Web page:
The emphasis remaining on American cinema of the colour era in Killer Creatures, Joe Dante is his customary gregarious self discussing Gremlins while Dee Wallace recalls the tough conditions on the film of which she is most proud, Cujo, and Roth describes The Thing as “the Holy Grail of horror movies,” The Shape of Water‘s Doug Jones reflecting the other side of the equation by stating “horror movies give voices to the voiceless.”
Only surpassed by zombies in recent years, Vampires at last brings the Univeral and Hammer to the party with Bela Lugosi and Christopher Lee as Dracula, alongside Gary Oldman and the often-overlooked Frank Langella before linking F W Murnau’s Nosferatu with Mr Barlow from Tobe Hooper’s ‘Salem’s Lot and discussing the importance of Anne Rice’s Interview with the Vampire and its adaptation by Neil Jordan.
One of the strongest episodes, featuring classic after classic, all of which have something to say about the time they were made, Alex Winter recalls making The Lost Boys, “the best teen vampire movie… that’s ever been made,” one of many vampire films made during the AIDS epidemic of the eighties, while True Blood‘s Kristin Bauer states “to be the top of the food chain was so refreshing.”
One of the few episodes to feature a non-English film, the original Swedish version of Låt den rätte komma in, Fuller considering how “a monster comes to the rescue when humanity fails,” with Ghost Stories prevalent in every culture the final episode touches on the wave of ghost influenced Japanese horror but only those which were remade by America, Ring, The Grudge, Pulse and Dark Water.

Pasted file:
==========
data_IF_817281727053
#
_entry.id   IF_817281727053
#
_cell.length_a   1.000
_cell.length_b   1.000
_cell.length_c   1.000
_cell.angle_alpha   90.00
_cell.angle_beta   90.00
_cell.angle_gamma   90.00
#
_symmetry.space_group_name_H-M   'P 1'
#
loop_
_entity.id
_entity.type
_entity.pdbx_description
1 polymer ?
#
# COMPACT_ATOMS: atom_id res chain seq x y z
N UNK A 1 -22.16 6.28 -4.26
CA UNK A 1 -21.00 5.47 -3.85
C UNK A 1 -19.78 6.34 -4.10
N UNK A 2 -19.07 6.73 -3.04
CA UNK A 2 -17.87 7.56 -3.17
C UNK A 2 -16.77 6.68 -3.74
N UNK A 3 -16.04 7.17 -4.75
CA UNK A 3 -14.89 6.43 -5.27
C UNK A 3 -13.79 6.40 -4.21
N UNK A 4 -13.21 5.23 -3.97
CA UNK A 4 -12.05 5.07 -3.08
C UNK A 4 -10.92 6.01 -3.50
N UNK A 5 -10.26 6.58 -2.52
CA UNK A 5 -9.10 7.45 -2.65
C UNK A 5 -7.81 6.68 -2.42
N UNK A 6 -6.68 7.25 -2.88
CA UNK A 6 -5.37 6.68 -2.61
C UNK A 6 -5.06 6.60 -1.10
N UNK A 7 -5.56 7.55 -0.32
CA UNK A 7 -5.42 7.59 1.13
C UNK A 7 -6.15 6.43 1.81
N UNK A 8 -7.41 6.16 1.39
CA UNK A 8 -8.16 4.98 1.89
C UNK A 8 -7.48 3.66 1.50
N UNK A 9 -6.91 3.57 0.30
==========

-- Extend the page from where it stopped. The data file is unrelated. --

With much of the focus on Poltergeist and the undeserving Insidious and Crimson Peak, fortunately attention is also given to the genuine classics of The Shining, Stephen King given the chance to air his valid criticism of Stanley Kubrick’s interpretation, The Haunting (“the ultimate horror movie” according to Winter) and The Changeling (“It’s not as famous as Poltergeist or The Shining but it deserves to be,” says Roth).
Horror cinema a particularly visual genre, even excerpts can express the achievement of these works, stirring memories and evoking strong and immediate responses, particularly in the case of the major works discussed, but there is no attempt to create a throughline or a summation and despite the enthusiasm and insight of Roth and his many contributors this History of Horror too often presents inferior examples for commercial reasons rather than offering a more critical appraisal of their merit when superior but perhaps less known works are ignored completely.
Eli Roth’s History of Horror broadcasts on Wednesdays on AMC from 14th November